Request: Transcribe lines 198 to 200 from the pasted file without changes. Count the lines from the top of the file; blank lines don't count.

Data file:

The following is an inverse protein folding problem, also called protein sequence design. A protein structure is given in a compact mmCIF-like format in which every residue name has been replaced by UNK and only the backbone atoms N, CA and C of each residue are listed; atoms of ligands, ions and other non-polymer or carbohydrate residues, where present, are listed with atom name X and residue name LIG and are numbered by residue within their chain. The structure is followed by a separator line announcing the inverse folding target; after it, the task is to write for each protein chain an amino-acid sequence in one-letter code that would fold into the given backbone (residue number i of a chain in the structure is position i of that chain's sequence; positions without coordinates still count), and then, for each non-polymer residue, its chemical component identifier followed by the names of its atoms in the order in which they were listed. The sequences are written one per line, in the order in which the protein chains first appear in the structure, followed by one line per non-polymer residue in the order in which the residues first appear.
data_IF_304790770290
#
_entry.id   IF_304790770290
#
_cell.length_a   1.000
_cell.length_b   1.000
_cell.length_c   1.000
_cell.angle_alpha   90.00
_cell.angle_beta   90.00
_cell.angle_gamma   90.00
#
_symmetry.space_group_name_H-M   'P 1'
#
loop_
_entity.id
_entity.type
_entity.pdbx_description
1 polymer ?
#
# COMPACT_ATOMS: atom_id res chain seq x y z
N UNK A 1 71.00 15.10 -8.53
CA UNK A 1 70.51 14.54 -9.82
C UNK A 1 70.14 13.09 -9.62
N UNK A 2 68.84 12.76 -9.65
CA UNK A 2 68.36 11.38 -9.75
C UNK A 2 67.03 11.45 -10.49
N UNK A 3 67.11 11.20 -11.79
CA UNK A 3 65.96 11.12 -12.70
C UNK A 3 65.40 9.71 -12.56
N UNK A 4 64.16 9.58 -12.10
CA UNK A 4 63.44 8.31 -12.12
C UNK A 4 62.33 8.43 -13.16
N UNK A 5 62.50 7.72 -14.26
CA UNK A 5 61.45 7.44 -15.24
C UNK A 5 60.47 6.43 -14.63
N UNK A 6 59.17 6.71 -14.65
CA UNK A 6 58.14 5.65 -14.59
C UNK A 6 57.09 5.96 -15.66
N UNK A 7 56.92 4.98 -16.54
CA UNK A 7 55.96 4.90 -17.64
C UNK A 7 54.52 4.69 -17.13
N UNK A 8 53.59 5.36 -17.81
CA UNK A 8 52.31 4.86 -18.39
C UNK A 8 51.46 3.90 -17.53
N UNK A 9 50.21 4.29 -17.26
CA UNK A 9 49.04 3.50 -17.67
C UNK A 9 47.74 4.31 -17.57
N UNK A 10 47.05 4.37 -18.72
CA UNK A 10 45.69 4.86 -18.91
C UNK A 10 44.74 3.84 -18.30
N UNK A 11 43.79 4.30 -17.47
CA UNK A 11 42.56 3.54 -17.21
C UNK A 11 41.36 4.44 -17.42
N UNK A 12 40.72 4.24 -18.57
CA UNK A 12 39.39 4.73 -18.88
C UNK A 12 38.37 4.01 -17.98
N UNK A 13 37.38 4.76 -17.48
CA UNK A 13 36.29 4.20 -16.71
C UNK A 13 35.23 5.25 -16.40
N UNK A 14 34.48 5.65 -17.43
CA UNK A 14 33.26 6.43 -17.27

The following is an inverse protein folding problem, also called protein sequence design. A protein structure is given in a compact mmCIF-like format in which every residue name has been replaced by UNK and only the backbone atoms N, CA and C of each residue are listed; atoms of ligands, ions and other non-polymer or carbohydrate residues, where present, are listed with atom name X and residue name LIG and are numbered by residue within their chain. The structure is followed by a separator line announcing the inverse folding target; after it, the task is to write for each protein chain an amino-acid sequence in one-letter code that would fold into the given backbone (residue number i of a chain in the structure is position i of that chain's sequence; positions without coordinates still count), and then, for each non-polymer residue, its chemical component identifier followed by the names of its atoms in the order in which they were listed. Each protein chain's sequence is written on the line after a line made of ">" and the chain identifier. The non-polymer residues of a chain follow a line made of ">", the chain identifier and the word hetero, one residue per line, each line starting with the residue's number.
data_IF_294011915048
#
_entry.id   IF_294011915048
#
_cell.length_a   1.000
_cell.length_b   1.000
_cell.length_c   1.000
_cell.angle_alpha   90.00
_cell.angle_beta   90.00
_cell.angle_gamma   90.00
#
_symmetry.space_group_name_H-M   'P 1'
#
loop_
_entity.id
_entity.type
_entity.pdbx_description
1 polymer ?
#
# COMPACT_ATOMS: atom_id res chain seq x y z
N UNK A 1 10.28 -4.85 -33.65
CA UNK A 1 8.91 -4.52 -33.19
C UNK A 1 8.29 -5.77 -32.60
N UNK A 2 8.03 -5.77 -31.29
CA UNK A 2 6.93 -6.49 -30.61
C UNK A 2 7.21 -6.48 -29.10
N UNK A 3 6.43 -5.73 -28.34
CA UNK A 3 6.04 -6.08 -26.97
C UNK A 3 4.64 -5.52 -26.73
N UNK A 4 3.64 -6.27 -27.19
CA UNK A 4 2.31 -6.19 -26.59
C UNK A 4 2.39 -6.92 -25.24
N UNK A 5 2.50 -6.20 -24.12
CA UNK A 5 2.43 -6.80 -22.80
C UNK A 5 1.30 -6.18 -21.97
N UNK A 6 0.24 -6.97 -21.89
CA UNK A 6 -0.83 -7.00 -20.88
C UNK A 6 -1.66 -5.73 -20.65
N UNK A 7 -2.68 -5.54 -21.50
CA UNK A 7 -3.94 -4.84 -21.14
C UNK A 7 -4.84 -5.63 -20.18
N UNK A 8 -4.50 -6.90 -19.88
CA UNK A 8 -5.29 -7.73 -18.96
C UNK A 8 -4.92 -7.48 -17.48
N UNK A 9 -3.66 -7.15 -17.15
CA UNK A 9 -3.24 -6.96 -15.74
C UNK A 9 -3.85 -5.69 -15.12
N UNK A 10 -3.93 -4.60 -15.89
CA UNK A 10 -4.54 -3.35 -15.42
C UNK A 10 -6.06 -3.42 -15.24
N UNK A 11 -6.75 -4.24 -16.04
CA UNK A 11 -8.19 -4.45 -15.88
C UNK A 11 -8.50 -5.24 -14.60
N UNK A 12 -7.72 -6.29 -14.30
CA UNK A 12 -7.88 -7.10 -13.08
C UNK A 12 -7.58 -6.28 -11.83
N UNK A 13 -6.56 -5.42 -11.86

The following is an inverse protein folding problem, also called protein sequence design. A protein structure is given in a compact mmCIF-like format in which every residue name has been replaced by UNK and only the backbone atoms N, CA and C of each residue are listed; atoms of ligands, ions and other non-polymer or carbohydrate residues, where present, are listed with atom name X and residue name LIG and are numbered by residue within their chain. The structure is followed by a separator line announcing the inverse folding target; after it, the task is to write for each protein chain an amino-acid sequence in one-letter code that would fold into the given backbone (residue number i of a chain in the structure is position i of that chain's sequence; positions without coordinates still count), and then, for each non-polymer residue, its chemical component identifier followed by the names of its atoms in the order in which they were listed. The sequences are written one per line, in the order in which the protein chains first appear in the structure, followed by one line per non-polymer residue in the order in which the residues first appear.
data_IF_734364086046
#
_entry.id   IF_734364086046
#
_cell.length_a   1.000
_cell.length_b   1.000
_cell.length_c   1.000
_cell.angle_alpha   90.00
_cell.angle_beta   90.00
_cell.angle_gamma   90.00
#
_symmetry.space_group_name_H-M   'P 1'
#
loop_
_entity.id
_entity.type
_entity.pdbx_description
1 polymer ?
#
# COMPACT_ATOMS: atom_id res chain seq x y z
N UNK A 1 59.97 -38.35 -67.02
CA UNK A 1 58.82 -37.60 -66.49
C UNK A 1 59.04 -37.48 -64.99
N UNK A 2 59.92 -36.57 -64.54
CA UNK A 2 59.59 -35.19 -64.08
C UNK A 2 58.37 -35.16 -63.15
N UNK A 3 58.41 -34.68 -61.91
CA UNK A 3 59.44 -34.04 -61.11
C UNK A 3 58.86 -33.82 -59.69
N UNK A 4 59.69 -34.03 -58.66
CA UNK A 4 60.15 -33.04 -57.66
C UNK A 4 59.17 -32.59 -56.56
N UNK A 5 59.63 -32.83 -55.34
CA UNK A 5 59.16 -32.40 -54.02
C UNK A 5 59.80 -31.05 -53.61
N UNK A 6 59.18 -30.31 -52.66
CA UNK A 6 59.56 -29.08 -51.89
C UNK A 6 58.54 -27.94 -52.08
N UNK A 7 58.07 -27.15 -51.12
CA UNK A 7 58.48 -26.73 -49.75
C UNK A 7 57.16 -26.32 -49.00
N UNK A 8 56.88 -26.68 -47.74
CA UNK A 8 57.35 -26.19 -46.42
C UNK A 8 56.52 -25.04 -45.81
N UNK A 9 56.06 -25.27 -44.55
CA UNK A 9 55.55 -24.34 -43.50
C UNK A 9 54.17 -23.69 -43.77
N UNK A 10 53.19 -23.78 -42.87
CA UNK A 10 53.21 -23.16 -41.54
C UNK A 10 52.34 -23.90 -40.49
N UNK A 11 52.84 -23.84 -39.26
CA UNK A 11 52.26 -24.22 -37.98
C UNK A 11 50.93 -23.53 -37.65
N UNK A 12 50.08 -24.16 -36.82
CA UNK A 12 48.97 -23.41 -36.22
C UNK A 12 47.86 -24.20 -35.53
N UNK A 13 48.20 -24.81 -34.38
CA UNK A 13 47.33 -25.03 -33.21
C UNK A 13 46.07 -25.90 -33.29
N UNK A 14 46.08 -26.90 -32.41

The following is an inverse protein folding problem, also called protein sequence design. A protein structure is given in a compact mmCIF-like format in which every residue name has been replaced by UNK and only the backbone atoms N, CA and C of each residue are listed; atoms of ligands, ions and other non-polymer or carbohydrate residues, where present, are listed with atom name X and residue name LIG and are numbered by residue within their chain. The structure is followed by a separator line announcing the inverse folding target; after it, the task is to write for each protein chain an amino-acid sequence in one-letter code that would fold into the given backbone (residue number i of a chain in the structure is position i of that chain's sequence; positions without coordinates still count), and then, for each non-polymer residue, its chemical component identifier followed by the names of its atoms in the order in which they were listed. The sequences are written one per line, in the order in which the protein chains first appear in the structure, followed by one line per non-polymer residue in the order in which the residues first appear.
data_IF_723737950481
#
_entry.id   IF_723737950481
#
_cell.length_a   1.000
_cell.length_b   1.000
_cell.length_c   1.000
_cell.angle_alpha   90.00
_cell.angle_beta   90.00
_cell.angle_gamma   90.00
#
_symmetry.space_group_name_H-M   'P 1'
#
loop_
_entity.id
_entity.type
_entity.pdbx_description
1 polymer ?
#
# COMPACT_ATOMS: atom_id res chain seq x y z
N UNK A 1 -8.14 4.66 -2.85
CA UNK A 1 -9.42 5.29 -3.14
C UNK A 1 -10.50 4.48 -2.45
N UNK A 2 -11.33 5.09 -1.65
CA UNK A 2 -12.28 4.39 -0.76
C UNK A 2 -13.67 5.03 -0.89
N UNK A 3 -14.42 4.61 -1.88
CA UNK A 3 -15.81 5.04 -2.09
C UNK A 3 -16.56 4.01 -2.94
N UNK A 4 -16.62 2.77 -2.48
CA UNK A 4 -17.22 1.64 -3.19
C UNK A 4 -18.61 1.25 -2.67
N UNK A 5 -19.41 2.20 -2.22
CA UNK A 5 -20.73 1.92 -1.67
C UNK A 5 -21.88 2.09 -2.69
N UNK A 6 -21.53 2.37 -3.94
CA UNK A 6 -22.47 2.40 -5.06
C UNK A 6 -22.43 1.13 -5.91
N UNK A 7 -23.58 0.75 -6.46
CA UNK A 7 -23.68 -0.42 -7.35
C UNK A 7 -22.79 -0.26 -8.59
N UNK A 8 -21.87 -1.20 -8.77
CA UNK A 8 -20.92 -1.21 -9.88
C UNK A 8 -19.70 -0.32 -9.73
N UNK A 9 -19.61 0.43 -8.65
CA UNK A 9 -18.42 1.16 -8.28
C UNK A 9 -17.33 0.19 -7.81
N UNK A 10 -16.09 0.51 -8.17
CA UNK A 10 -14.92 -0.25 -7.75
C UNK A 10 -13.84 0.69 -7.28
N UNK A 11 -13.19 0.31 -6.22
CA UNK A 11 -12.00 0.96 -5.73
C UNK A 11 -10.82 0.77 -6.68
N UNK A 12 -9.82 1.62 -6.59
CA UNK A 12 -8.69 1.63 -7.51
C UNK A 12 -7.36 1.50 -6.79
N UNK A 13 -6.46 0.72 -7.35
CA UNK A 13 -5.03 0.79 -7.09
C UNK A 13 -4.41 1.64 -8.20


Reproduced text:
_entity.type
_entity.pdbx_description
1 polymer ?